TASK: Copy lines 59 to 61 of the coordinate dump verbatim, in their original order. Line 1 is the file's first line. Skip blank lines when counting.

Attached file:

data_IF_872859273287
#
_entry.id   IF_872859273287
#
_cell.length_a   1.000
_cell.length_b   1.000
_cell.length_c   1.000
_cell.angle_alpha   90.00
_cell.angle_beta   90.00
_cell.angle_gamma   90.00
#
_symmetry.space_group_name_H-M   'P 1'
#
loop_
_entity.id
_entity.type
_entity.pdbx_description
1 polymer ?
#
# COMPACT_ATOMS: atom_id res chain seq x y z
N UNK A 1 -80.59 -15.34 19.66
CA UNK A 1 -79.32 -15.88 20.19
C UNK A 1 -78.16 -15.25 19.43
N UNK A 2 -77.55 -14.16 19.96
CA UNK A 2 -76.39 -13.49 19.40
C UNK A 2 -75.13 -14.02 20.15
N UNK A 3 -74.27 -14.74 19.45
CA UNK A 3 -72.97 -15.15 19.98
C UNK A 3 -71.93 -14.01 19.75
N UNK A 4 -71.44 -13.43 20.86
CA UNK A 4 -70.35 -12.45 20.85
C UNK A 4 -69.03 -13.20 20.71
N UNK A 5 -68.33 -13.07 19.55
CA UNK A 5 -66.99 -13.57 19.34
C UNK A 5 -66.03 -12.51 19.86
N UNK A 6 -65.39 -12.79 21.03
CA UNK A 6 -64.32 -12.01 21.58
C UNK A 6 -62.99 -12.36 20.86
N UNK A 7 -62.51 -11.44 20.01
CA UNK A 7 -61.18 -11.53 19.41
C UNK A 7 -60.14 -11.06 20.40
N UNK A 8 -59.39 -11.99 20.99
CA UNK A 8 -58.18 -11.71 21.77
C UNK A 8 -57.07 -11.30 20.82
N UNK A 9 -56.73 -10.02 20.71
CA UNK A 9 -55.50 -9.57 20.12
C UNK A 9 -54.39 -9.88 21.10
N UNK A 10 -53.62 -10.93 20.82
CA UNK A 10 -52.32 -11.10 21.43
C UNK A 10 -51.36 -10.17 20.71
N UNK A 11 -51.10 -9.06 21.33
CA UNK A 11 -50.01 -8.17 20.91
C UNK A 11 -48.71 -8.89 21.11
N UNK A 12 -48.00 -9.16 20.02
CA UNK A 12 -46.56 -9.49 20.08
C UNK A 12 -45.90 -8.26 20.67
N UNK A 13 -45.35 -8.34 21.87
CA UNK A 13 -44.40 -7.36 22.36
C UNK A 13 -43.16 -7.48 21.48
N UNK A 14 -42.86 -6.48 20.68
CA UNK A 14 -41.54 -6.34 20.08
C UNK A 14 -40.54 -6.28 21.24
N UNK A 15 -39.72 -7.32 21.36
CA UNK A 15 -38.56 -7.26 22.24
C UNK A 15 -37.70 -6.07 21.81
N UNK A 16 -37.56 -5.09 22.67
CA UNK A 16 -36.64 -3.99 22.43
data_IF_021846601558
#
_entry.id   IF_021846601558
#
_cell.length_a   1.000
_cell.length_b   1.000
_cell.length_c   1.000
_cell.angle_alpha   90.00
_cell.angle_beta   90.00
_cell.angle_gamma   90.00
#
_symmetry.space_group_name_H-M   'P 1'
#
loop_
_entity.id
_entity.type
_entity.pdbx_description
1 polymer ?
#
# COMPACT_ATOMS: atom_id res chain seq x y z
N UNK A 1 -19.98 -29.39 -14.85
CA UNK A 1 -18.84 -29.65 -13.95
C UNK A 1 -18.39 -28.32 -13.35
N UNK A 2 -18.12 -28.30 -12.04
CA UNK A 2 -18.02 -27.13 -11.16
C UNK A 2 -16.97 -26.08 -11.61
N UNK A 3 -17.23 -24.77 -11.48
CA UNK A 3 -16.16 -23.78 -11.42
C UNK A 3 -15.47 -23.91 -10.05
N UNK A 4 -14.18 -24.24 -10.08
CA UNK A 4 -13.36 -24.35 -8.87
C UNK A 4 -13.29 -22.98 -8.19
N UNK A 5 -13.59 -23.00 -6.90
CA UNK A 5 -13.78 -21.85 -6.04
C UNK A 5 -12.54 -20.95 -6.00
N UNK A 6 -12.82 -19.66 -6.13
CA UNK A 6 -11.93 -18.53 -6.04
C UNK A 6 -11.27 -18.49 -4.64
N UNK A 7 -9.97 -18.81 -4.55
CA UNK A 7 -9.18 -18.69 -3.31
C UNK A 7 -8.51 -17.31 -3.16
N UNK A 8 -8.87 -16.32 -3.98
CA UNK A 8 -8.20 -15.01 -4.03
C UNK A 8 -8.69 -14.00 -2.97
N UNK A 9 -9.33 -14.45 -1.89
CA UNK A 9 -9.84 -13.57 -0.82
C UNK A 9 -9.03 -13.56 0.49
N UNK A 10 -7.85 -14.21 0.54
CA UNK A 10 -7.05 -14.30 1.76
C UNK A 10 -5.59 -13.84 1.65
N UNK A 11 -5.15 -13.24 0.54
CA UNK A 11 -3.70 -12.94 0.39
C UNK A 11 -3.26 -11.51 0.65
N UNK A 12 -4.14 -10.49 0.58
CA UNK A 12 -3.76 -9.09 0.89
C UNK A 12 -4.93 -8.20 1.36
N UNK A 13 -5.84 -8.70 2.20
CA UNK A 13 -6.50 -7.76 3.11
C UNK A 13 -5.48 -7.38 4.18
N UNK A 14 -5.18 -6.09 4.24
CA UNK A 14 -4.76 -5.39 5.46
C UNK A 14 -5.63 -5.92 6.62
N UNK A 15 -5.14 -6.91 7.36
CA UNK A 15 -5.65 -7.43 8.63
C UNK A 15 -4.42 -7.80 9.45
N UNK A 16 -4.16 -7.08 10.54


C UNK A 13 -43.16 -7.48 21.48
N UNK A 14 -42.86 -6.48 20.68
CA UNK A 14 -41.54 -6.34 20.08